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Joe Flacco’s MVP Performance Caps Off Historic Postseason

Posted Feb 3, 2013

The Ravens quarterback was ‘phenomenal,’ and showed that the Ravens are his team.


Joe Flacco stood on the stage in the Superdome with the confetti falling all around him.

That’s when General Manager Ozzie Newsome reached over and passed him the Lombardi Trophy, making Flacco the first Ravens player of the night to lay hands on football’s greatest prize.

While it took a few seconds to soak up his place as the Super Bowl’s Most Valuable Player, there was no doubt that he became the full-fledged leader of the Ravens team and had cemented himself among the best quarterbacks in the NFL.

“Joe is phenomenal,” Head Coach John Harbaugh said.

Flacco carried the Ravens in Sunday’s 34-31 victory over the San Francisco 49ers, just like he’s done throughout the postseason. He masterfully picked apart the 49ers defense, making one big throw after another to march the Ravens up and down the field.

After the game, his teammates couldn’t stop gushing about their franchise quarterback. 

“Joe Flacco’s the best quarterback in football right now,” running back Ray Rice said.

“I’ve been a Joe Flacco fan,” linebacker Ray Lewis said. “For him to come in and do what he did today and make some of the throws he made, this is what we’ve always seen.”

For a team that has long been defined by its defensive prowess, Flacco has flipped the script.

It was the offense that led the Ravens Sunday, as they’ve done throughout the postseason.

“People have to respect him because we rode his arm through the whole playoffs,” wide receiver Torrey Smith said. “Our defense played well, but we rode his arm.”

Flacco finished 22-of-23 for 287 yards with three touchdowns and no interceptions, and a quarterback rating of 124.2. The Super Bowl performance capped off a remarkable postseason run for Flacco, where he finished with 11 touchdowns and no interceptions, and outdueled future Hall of Famers Tom Brady and Peyton Manning along the way.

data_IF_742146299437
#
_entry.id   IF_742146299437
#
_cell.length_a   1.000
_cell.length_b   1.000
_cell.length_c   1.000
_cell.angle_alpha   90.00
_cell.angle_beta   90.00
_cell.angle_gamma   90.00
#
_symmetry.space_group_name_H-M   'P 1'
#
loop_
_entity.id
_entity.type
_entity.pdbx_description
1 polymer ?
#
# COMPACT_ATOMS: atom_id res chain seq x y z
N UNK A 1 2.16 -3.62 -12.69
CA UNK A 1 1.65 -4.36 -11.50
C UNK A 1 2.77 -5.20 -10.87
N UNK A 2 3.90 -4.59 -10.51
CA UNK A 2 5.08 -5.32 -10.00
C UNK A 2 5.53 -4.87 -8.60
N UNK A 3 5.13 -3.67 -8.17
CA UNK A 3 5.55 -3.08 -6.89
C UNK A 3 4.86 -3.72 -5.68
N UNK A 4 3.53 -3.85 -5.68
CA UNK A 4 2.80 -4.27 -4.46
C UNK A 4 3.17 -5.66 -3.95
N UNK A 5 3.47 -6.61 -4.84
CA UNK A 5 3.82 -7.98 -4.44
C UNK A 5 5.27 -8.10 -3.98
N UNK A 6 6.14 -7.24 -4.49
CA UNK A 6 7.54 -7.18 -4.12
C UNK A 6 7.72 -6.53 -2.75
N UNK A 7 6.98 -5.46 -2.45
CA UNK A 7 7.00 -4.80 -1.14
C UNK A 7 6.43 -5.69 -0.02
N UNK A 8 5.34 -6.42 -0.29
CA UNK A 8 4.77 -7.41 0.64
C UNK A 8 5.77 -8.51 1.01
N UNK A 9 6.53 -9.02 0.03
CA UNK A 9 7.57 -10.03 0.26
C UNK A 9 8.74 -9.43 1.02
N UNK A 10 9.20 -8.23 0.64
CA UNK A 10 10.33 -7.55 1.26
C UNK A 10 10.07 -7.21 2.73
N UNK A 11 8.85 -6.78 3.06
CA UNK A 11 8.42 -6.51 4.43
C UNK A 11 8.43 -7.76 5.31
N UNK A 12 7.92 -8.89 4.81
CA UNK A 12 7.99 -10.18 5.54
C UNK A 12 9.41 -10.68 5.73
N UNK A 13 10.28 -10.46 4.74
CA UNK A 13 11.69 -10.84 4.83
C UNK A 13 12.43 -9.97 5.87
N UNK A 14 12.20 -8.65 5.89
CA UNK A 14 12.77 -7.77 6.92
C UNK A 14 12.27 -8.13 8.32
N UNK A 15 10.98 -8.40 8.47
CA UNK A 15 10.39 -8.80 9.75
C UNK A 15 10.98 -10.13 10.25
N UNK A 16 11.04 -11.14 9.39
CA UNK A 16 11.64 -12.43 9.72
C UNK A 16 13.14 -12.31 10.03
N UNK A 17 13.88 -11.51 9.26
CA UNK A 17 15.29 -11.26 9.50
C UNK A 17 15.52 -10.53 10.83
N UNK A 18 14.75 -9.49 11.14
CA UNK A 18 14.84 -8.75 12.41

He joined Hall of Famer Joe Montana – his boyhood idol – as the only player in NFL history to throw at least 11 postseason touchdowns without an interception.

“It’s pretty cool,” said Flacco who didn’t even know about the record. “Joe Montana has been my favorite quarterback, so to be put anywhere next to him is pretty cool.”

Just like he’s done all season, Flacco was unafraid to take chances. He consistently took deep shots, throwing balls up for Anquan Boldin, Jacoby Jones and Torrey Smith. The aggressiveness paid off.

If there was one play that embodied Flacco’s game and his entire season, it was a fourth-quarter pass to Boldin with seven minutes, 15 seconds left in the game. The Ravens were clinging to a five-point lead and facing a third-and-inches situation, desperately needing to pick up a first down.

They came to the line with three play options to run. Flacco glanced across the line and didn’t like the matchups for the running play, so he called pass.

He wanted the ball in his hands with the game on the line.

Flacco dropped back and zinged a pass to Boldin in tight coverage 15 yards up the field. Boldin hauled in the tough catch and the Ravens went on to kick what would prove to be the game-winning field goal.

“To me, it shows you he’s got guts,” Harbaugh said. “He’s got the guts of a burglar. He was doing it all night, making plays.”

That gunslinger mentality and inconsistency at times has made Flacco the subject of criticism throughout his career. He’s won at historic levels – he’s the only quarterback in NFL history to go to the playoffs and win a playoff game in each of his first five seasons – but his accomplishments sometimes aren’t enough to earn him respect in the national media.

“How many guys ever had this much success for five years and have taken this much criticism?” asked center Matt Birk. “He’s kind of a victim of his own success I guess. But the great thing is that Joe never wavers.

“Now they’re going to have to talk about Joe Flacco because Joe is a stud and he showed it tonight.”

Boldin was even more direct in his feelings.

“People should shut up about Joe,” said Boldin, who logged six receptions for 104 yards and a touchdown. “I’m so sick of people saying Joe’s not an elite quarterback. For all the critics who say he’s not, ask them how many rings they have.”

Flacco had his opportunity after the game to stand on the podium and dismiss all of the naysayers that questioned whether he was an elite quarterback. But Flacco took the same approach he’s taken the last five years, and didn’t get wrapped up in the discussion.

“I’ve never cared,” he said. “I don’t even want to feel like I’m in a position to defend myself, it’s just not right. I don’t have to do that.”

That answer is typical of Flacco, and that’s why the Ravens love him.

The franchise and his teammates have stood behind him for years, and on Sunday Flacco proved to them and the world that he truly is one of the stars of the NFL.

 “Joe is Joe,” Birk said. “Great guy. Great teammate. And great quarterback.”


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